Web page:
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Lawsuit Challenges Underfunded Public Defender System

Luzerne County fired its chief public defender after he sued on behalf of defendants.  (Paco36/Wikimedia Commons)
Luzerne County fired its chief public defender after he sued on behalf of defendants. (Paco36/Wikimedia Commons)
April 6, 2016

PITTSBURGH - Poor people must be allowed to sue for enforcement of their right to legal counsel, according to an argument being made today in a Pennsylvania courtroom.

Four years ago, the ACLU of Pennsylvania successfully sued Luzerne County on behalf of the county's chief public defender and several defendants. The suit maintained that the public defender's office was so understaffed that it could not provide adequate criminal defense services. But rather than reform, the county fired the public defender and challenged the right of the defendants to sue.

Mary Catherine Roper, deputy legal director of the ACLU of Pennsylvania, said that like anyone else, indigent criminal defendants can ask the court to enforce their rights.

"If you are threatened with a violation of your constitutional rights, you can try to go to court to stop that from happening," she said. "You can get an order from a court to change the situation so your rights aren't violated."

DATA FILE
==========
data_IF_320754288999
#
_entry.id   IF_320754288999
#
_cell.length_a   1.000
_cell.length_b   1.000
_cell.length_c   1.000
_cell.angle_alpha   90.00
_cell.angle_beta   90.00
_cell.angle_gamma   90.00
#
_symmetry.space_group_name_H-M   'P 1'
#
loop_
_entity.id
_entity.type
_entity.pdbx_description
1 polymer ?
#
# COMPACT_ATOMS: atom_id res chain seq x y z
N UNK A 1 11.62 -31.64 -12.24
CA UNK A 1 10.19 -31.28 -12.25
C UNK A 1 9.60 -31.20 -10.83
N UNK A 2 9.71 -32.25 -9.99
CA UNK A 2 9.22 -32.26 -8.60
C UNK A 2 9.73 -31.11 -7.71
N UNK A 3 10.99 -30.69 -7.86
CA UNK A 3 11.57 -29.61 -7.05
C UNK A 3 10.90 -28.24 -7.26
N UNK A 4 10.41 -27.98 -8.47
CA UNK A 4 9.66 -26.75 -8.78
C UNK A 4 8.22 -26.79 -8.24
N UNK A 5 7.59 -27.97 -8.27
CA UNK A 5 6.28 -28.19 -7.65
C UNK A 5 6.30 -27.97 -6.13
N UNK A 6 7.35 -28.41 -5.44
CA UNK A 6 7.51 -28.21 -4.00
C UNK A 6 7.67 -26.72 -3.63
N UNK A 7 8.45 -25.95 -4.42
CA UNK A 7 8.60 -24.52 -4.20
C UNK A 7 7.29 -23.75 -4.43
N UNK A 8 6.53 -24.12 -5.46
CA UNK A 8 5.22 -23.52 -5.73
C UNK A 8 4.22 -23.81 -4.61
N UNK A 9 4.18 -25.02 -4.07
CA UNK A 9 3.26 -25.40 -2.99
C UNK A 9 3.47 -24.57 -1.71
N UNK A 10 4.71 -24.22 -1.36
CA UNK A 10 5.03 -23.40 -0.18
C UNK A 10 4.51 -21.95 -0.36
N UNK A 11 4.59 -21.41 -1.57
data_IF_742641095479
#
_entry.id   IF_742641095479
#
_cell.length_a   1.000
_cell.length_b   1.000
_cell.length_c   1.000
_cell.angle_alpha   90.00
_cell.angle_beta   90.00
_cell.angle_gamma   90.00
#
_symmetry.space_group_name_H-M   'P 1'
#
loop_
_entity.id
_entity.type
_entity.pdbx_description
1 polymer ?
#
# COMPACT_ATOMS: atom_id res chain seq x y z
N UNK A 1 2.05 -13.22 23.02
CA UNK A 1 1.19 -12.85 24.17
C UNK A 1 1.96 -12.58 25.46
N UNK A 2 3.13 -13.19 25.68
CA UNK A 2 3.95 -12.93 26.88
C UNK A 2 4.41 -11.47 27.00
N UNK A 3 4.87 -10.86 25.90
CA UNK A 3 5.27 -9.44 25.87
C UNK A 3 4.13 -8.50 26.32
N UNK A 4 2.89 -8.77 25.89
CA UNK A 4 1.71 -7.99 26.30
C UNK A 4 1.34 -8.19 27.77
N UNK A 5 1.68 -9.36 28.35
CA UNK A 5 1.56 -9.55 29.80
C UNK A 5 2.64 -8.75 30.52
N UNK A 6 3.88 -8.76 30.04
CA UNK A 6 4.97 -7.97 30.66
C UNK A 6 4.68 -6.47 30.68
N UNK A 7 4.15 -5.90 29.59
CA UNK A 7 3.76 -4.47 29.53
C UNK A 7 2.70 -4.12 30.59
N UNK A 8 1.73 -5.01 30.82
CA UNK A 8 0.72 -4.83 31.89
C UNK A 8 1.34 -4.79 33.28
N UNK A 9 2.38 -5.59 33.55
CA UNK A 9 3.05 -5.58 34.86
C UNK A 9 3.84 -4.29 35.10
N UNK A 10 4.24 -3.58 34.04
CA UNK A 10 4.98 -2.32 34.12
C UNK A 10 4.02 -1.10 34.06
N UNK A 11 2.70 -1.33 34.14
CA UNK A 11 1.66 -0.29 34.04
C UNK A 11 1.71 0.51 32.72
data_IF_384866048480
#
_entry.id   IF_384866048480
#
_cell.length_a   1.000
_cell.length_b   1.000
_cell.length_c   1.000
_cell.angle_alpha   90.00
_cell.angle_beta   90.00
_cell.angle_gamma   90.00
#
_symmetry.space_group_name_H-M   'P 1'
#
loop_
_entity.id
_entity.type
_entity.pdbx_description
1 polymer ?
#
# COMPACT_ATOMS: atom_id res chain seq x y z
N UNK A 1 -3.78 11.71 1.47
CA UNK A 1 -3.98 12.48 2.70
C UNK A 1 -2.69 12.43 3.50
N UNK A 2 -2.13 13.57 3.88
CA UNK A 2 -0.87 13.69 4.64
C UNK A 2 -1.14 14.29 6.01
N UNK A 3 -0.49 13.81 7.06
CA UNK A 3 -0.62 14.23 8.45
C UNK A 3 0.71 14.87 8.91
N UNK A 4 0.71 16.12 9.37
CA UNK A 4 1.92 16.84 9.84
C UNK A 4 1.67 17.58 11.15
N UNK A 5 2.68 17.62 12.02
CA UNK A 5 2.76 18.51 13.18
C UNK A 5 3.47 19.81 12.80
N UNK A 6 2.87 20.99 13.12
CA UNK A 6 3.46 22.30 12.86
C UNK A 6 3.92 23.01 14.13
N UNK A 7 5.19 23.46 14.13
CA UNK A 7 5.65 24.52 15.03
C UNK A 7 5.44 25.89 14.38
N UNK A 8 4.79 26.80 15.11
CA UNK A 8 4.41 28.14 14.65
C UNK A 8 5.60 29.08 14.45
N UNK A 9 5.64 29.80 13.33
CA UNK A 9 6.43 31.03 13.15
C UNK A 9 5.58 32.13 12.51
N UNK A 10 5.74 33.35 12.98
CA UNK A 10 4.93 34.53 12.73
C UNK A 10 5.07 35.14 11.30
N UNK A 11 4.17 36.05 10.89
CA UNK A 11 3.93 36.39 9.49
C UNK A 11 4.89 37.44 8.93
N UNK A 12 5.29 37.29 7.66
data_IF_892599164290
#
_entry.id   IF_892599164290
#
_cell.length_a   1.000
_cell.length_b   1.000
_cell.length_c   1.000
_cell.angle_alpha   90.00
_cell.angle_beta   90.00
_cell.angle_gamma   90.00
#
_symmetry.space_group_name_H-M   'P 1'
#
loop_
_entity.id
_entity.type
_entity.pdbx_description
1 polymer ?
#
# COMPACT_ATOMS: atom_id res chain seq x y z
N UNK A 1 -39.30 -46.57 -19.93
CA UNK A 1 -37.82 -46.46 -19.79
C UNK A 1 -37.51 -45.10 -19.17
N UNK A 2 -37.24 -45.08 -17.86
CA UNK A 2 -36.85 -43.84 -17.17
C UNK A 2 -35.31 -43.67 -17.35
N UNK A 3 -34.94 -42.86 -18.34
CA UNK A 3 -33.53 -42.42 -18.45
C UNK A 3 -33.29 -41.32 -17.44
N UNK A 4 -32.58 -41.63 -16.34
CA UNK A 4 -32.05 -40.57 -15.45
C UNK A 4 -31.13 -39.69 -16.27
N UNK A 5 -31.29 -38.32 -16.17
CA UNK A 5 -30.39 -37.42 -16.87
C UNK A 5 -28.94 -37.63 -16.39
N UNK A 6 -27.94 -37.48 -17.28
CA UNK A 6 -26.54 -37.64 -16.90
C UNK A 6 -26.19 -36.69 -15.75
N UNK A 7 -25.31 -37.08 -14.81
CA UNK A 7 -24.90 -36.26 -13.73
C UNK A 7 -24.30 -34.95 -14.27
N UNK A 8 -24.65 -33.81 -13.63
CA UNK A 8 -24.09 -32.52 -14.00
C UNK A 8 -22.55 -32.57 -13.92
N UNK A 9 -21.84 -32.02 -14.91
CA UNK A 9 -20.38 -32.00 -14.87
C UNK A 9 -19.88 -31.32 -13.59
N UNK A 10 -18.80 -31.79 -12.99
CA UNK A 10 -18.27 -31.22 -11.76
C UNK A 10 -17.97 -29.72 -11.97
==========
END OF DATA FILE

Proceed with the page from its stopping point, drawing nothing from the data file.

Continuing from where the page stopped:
The county has argued that as long as defendants have a lawyer assigned to their case, they must first be convicted before they can appeal their case, claiming their lawyer did a poor job. However, Roper pointed out that without a public defender who has the time to look at their case and argue for reduced bail or no bail at all, indigent defendants are penalized before they even get to trial.

"You have people sitting in jail," she said, "losing their jobs, losing their homes, losing their children just because they can't make bail."

The result, she said, is that courts become "plea mills" where defendants plead guilty just to get out of jail.

Unlike most states, Pennsylvania has no state public defender office. That means indigent defense is handled by the counties. So according to Roper, poor people charged in rich counties may get an adequate defense.

"But in poorer counties they don't," she said. "And whether you get a public defender who even has time to remember your name will depend on where you live."

If the state Supreme Court finds that defendants in Luzerne County do have the right to sue, the issue of the county's obligation to provide an adequate defense may still take years to resolve.

More information is online at

Andrea Sears, Public News Service - PA